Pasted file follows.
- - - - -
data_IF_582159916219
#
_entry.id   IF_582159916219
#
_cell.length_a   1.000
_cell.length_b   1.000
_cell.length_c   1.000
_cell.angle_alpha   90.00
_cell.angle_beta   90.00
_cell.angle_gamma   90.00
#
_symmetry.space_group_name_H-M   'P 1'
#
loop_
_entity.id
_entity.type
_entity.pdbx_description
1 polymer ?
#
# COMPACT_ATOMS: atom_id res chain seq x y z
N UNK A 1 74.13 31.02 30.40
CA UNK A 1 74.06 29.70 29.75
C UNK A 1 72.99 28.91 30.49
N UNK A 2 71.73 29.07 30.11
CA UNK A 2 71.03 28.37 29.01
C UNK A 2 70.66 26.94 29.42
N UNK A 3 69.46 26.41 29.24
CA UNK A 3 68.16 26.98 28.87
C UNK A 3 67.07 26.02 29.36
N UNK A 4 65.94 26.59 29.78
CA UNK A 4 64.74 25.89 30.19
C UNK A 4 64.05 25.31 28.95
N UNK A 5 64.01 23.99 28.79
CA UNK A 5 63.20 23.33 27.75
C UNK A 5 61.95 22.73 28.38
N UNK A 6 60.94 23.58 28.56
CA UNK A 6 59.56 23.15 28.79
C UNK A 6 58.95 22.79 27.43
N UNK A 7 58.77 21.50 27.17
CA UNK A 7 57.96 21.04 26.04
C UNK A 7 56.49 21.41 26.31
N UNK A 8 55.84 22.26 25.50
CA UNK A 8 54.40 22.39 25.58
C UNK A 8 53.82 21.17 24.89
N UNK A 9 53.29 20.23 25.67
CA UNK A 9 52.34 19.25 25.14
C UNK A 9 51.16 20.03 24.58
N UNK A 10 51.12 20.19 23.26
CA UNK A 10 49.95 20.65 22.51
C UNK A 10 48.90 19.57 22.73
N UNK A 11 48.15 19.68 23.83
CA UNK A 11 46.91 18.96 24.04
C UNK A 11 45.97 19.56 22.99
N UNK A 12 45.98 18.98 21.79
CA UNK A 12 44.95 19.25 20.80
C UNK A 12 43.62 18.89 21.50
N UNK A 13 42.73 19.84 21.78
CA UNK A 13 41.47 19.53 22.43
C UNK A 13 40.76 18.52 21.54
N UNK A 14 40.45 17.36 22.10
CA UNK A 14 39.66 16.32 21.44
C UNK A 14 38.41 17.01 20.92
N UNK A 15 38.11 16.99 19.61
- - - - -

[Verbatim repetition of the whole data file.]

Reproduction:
data_IF_582159916219
#
_entry.id   IF_582159916219
#
_cell.length_a   1.000
_cell.length_b   1.000
_cell.length_c   1.000
_cell.angle_alpha   90.00
_cell.angle_beta   90.00
_cell.angle_gamma   90.00
#
_symmetry.space_group_name_H-M   'P 1'
#
loop_
_entity.id
_entity.type
_entity.pdbx_description
1 polymer ?
#
# COMPACT_ATOMS: atom_id res chain seq x y z
N UNK A 1 74.13 31.02 30.40
CA UNK A 1 74.06 29.70 29.75
C UNK A 1 72.99 28.91 30.49
N UNK A 2 71.73 29.07 30.11
CA UNK A 2 71.03 28.37 29.01
C UNK A 2 70.66 26.94 29.42
N UNK A 3 69.46 26.41 29.24
CA UNK A 3 68.16 26.98 28.87
C UNK A 3 67.07 26.02 29.36
N UNK A 4 65.94 26.59 29.78
CA UNK A 4 64.74 25.89 30.19
C UNK A 4 64.05 25.31 28.95
N UNK A 5 64.01 23.99 28.79
CA UNK A 5 63.20 23.33 27.75
C UNK A 5 61.95 22.73 28.38
N UNK A 6 60.94 23.58 28.56
CA UNK A 6 59.56 23.15 28.79
C UNK A 6 58.95 22.79 27.43
N UNK A 7 58.77 21.50 27.17
CA UNK A 7 57.96 21.04 26.04
C UNK A 7 56.49 21.41 26.31
N UNK A 8 55.84 22.26 25.50
CA UNK A 8 54.40 22.39 25.58
C UNK A 8 53.82 21.17 24.89
N UNK A 9 53.29 20.23 25.67
CA UNK A 9 52.34 19.25 25.14
C UNK A 9 51.16 20.03 24.58
N UNK A 10 51.12 20.19 23.26
CA UNK A 10 49.95 20.65 22.51
C UNK A 10 48.90 19.57 22.73
N UNK A 11 48.15 19.68 23.83
CA UNK A 11 46.91 18.96 24.04
C UNK A 11 45.97 19.56 22.99
N UNK A 12 45.98 18.98 21.79
CA UNK A 12 44.95 19.25 20.80
C UNK A 12 43.62 18.89 21.50
N UNK A 13 42.73 19.84 21.78
CA UNK A 13 41.47 19.53 22.43
C UNK A 13 40.76 18.52 21.54
N UNK A 14 40.45 17.36 22.10
CA UNK A 14 39.66 16.32 21.44
C UNK A 14 38.41 17.01 20.92
N UNK A 15 38.11 16.99 19.61